Whether you’re part of a media company or a university, a big corporation or a fast-paced start-up: we all have workflows that are often subject to change.
There might be some flaws in your current workflow that need to be handled, or then you might have a sudden increase in your equipment inventory and/or team, and your current workflow is just not working anymore.
So how can you decide on what new workflow works best for you and your team? In this section, we’ve written down some of the most common workflows when it comes to equipment management.
This first option is for those of you who have decided to have an open equipment room, where team members can go in and grab the items they need. This usually goes along with the following:
When you often deal with double-bookings or bottleneck situations, it is best to encourage the team to reserve the gear they need as soon as they know what projects they have coming up. This will also allow you to see which items you might want to rent from a third party company, whenever you notice busier times are around the corner, to make sure every team member has the equipment they need.
In a fast-paced environment, there might not always be enough time to make reservations. Instead, team members might run into the equipment room, grab what they need and run out the door.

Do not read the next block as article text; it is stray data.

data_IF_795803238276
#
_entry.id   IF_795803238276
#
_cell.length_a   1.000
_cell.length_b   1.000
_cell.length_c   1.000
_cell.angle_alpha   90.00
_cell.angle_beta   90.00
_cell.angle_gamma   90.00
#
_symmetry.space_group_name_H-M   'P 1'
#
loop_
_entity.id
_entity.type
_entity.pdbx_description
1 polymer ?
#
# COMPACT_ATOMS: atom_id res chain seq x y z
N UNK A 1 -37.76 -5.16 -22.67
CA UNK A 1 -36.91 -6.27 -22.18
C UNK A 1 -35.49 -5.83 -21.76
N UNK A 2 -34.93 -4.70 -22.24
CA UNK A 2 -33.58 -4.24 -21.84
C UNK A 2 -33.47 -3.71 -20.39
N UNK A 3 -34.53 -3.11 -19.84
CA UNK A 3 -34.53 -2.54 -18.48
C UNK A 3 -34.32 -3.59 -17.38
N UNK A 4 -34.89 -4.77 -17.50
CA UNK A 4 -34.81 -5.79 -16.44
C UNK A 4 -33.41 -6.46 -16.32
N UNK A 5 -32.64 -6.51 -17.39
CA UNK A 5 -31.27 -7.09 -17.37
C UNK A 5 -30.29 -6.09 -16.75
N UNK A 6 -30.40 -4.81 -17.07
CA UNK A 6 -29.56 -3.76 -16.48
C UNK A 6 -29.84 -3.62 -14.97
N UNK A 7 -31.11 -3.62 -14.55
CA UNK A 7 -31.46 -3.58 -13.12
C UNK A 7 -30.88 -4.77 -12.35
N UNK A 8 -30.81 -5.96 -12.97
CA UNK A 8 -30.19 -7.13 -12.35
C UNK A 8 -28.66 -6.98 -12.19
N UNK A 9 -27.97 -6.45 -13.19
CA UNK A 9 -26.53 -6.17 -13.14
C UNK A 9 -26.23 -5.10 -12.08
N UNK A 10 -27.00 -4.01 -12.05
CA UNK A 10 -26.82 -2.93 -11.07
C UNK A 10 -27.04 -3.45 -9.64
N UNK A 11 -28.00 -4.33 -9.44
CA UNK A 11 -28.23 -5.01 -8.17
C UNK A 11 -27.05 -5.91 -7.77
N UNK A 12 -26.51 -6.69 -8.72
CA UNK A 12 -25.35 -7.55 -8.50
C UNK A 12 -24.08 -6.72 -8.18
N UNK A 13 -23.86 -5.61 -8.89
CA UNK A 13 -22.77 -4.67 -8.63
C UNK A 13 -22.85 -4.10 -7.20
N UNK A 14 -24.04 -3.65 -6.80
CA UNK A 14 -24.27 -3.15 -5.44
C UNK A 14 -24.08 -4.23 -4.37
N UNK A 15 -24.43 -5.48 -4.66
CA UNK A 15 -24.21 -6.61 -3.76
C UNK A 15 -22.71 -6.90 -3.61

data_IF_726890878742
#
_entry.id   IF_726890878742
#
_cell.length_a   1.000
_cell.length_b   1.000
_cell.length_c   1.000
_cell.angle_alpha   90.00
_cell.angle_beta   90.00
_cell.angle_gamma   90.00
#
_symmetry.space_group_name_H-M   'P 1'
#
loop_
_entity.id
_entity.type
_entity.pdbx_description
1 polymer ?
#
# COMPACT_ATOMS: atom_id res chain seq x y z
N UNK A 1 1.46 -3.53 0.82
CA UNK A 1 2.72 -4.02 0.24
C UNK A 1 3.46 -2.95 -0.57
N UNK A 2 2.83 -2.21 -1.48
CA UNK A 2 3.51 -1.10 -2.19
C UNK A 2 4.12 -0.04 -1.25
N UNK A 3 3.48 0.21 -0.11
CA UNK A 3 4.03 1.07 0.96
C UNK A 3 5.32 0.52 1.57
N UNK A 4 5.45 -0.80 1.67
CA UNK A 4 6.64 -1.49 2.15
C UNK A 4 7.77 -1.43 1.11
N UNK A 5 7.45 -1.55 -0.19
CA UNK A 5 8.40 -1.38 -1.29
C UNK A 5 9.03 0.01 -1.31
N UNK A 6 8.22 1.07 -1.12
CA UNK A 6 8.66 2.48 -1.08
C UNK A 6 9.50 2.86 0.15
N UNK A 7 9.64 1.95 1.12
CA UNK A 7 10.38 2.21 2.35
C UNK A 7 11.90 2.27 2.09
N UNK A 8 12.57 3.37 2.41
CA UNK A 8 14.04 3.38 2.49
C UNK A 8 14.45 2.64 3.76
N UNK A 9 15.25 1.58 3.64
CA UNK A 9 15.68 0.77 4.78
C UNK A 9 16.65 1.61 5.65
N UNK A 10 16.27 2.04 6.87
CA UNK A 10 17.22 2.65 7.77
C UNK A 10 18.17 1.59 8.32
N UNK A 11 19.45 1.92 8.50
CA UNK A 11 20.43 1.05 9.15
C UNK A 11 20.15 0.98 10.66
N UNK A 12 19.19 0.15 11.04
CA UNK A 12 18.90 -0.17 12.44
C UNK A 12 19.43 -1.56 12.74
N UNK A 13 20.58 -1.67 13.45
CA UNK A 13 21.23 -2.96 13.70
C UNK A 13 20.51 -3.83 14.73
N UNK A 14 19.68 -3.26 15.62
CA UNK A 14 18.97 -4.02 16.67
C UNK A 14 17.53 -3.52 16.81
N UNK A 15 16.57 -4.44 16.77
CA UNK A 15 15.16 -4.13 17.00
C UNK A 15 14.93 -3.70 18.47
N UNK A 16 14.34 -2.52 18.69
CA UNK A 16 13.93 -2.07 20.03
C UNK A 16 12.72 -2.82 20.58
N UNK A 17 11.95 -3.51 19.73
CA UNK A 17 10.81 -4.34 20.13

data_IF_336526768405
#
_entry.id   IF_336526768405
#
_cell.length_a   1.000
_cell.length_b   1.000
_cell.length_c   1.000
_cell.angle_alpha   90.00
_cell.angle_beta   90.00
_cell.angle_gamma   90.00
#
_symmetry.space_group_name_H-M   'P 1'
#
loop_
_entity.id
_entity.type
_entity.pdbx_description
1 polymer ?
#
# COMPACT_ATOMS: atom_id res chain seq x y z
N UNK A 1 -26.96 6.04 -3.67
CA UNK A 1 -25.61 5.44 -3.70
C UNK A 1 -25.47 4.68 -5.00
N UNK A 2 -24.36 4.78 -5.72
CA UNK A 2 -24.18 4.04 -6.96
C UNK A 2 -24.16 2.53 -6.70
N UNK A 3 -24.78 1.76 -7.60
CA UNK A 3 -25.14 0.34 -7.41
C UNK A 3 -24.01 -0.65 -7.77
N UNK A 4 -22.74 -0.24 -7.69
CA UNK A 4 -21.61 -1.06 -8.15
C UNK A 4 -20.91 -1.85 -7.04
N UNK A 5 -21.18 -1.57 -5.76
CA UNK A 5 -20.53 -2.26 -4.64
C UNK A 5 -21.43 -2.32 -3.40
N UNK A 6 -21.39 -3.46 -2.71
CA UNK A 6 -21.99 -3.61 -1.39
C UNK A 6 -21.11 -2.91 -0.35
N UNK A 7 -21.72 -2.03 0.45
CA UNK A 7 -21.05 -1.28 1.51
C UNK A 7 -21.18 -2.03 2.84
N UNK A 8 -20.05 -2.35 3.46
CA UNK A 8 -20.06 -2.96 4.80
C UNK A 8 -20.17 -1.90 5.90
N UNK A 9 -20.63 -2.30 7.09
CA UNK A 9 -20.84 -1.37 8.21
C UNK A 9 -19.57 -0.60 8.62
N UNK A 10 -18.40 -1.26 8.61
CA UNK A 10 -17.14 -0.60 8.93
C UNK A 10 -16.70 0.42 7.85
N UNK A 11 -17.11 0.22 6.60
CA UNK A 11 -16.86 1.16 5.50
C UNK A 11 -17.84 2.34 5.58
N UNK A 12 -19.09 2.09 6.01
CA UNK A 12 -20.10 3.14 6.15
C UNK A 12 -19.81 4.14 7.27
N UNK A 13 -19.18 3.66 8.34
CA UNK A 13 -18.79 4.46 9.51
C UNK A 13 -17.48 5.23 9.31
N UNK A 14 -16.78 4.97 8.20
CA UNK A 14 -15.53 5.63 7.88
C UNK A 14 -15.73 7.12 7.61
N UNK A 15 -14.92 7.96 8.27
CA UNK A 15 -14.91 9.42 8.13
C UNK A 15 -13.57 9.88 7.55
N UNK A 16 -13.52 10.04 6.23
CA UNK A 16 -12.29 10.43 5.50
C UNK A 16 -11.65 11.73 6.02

Leave a sign-out paper or tablet at the equipment room or kiosk where it’s easy for everyone to quickly mark what they have taken, and when they will bring it back.
When the team starts getting bigger and the number of projects are growing higher and higher, it might be a good idea for the project managers to cover the scheduling part. They hear about an upcoming shoot, check the calendar to see which team would be available at that time, and reserve the necessary gear for them.
When the day of the shoot arrives, the team can go into the equipment room and pick up the gear that was reserved for them.
This workflow usually goes along with the following:
If the number of users becomes that big, you want to keep the equipment room locked and only accessible to few people. Not everyone should be coming in and out of the room, especially when dealing with a lot of expensive gear.
You can have one or more people in charge of the equipment room, who will prepare the equipment pick-ups beforehand, so team members or students can just come and pick them up.
This workflow comes with:
When dealing with this many users, and perhaps even freelancers or rentals, you might want to ask for a signature at pick-up to have some extra accountability. Besides the signature, you can add some basic terms & conditions on the agreement for when the gear gets damaged or magically disappears. Better safe, than sorry!